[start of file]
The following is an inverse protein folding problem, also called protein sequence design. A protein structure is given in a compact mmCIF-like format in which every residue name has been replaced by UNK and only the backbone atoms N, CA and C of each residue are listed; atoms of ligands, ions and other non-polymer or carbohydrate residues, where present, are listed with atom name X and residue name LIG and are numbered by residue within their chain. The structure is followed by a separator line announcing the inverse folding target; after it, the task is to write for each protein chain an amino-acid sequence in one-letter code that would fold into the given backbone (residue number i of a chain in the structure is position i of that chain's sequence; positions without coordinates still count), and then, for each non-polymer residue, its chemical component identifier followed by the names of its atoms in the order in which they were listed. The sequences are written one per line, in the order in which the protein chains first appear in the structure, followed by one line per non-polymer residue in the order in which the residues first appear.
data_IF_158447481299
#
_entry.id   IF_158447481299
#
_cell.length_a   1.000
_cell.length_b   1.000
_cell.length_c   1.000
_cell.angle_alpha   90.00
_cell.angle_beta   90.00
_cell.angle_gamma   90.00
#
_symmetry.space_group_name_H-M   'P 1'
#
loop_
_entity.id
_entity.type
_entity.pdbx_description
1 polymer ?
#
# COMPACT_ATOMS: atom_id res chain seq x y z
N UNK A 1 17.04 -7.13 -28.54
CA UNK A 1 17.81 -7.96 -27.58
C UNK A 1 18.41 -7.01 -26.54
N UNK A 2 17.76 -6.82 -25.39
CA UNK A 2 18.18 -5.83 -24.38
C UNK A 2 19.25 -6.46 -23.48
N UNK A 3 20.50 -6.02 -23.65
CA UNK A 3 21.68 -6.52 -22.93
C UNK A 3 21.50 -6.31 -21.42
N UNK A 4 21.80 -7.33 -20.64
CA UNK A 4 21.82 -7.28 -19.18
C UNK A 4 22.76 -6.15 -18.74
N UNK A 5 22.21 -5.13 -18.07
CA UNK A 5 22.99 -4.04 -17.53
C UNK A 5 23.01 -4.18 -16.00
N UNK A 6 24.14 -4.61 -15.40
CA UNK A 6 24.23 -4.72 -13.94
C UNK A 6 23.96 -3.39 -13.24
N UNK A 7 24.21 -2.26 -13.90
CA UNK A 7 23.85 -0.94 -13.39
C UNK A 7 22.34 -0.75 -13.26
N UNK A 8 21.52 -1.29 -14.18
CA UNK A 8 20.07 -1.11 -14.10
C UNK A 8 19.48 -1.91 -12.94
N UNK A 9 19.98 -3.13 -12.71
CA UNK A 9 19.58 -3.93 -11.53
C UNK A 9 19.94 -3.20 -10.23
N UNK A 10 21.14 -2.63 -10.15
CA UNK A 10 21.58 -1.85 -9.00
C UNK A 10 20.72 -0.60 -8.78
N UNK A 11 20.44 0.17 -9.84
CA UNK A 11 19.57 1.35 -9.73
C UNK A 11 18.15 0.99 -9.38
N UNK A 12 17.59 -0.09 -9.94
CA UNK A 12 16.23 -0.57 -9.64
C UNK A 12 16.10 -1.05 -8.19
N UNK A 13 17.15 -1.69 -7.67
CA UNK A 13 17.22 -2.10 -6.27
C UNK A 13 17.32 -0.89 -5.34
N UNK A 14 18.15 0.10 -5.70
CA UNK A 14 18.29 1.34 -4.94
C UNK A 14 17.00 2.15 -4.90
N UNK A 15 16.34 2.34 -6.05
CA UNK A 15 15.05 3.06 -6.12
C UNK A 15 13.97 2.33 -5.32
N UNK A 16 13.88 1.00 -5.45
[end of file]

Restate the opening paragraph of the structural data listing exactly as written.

The following is an inverse protein folding problem, also called protein sequence design. A protein structure is given in a compact mmCIF-like format in which every residue name has been replaced by UNK and only the backbone atoms N, CA and C of each residue are listed; atoms of ligands, ions and other non-polymer or carbohydrate residues, where present, are listed with atom name X and residue name LIG and are numbered by residue within their chain. The structure is followed by a separator line announcing the inverse folding target; after it, the task is to write for each protein chain an amino-acid sequence in one-letter code that would fold into the given backbone (residue number i of a chain in the structure is position i of that chain's sequence; positions without coordinates still count), and then, for each non-polymer residue, its chemical component identifier followed by the names of its atoms in the order in which they were listed. The sequences are written one per line, in the order in which the protein chains first appear in the structure, followed by one line per non-polymer residue in the order in which the residues first appear.